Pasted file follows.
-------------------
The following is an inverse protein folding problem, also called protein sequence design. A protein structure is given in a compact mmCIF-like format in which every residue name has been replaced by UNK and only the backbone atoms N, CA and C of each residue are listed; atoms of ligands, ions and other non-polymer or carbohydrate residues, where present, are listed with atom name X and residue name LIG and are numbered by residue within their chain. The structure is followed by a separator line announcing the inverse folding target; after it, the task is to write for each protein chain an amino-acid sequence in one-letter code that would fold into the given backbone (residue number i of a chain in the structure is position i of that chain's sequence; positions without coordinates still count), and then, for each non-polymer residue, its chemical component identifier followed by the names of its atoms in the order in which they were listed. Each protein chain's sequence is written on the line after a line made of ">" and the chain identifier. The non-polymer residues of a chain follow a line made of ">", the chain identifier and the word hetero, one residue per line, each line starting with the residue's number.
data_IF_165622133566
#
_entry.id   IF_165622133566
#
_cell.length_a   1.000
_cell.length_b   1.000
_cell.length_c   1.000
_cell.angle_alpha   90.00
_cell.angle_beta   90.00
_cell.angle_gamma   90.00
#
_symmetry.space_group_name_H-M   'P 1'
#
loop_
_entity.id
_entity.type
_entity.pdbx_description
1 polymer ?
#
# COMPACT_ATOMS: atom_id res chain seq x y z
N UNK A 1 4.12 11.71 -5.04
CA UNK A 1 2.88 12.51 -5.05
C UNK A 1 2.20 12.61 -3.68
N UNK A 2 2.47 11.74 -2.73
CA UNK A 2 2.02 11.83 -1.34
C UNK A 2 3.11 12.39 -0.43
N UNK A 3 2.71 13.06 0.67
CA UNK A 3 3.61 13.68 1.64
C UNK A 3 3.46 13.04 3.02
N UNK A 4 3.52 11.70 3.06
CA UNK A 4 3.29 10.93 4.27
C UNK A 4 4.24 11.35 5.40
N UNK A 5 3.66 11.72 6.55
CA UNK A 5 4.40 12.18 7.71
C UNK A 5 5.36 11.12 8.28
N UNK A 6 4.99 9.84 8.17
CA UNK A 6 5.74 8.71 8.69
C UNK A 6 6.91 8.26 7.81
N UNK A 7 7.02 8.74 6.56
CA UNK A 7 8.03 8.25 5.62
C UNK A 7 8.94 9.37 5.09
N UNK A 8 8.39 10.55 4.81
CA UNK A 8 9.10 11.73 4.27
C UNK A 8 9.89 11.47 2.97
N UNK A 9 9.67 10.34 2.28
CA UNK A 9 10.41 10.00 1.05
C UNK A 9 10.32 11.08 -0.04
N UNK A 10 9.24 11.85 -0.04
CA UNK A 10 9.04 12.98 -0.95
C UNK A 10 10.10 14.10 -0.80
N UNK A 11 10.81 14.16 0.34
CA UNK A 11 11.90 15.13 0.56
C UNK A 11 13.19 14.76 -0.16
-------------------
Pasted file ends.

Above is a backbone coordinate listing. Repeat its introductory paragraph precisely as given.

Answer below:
The following is an inverse protein folding problem, also called protein sequence design. A protein structure is given in a compact mmCIF-like format in which every residue name has been replaced by UNK and only the backbone atoms N, CA and C of each residue are listed; atoms of ligands, ions and other non-polymer or carbohydrate residues, where present, are listed with atom name X and residue name LIG and are numbered by residue within their chain. The structure is followed by a separator line announcing the inverse folding target; after it, the task is to write for each protein chain an amino-acid sequence in one-letter code that would fold into the given backbone (residue number i of a chain in the structure is position i of that chain's sequence; positions without coordinates still count), and then, for each non-polymer residue, its chemical component identifier followed by the names of its atoms in the order in which they were listed. Each protein chain's sequence is written on the line after a line made of ">" and the chain identifier. The non-polymer residues of a chain follow a line made of ">", the chain identifier and the word hetero, one residue per line, each line starting with the residue's number.